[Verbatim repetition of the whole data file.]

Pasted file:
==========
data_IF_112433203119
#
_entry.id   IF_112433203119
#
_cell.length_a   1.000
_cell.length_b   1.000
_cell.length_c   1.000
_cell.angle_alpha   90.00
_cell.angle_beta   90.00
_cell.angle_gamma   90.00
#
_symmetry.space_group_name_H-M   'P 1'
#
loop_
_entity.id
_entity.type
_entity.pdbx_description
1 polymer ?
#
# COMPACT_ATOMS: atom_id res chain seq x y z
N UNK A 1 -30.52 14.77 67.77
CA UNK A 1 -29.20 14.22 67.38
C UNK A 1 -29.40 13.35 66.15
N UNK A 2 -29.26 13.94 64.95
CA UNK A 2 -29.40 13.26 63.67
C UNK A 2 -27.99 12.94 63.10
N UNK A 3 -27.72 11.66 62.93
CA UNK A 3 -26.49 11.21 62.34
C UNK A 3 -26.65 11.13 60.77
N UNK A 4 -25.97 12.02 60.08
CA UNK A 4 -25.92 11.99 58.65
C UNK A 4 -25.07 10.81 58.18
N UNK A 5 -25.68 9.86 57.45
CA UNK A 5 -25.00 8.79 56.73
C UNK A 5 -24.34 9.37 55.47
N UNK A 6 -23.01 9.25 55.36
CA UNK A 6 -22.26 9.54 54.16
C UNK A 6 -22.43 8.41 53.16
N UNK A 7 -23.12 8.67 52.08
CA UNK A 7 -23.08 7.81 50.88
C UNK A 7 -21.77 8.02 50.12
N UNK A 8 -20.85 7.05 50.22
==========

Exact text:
data_IF_112433203119
#
_entry.id   IF_112433203119
#
_cell.length_a   1.000
_cell.length_b   1.000
_cell.length_c   1.000
_cell.angle_alpha   90.00
_cell.angle_beta   90.00
_cell.angle_gamma   90.00
#
_symmetry.space_group_name_H-M   'P 1'
#
loop_
_entity.id
_entity.type
_entity.pdbx_description
1 polymer ?
#
# COMPACT_ATOMS: atom_id res chain seq x y z
N UNK A 1 -30.52 14.77 67.77
CA UNK A 1 -29.20 14.22 67.38
C UNK A 1 -29.40 13.35 66.15
N UNK A 2 -29.26 13.94 64.95
CA UNK A 2 -29.40 13.26 63.67
C UNK A 2 -27.99 12.94 63.10
N UNK A 3 -27.72 11.66 62.93
CA UNK A 3 -26.49 11.21 62.34
C UNK A 3 -26.65 11.13 60.77
N UNK A 4 -25.97 12.02 60.08
CA UNK A 4 -25.92 11.99 58.65
C UNK A 4 -25.07 10.81 58.18
N UNK A 5 -25.68 9.86 57.45
CA UNK A 5 -25.00 8.79 56.73
C UNK A 5 -24.34 9.37 55.47
N UNK A 6 -23.01 9.25 55.36
CA UNK A 6 -22.26 9.54 54.16
C UNK A 6 -22.43 8.41 53.16
N UNK A 7 -23.12 8.67 52.08
CA UNK A 7 -23.08 7.81 50.88
C UNK A 7 -21.77 8.02 50.12
N UNK A 8 -20.85 7.05 50.22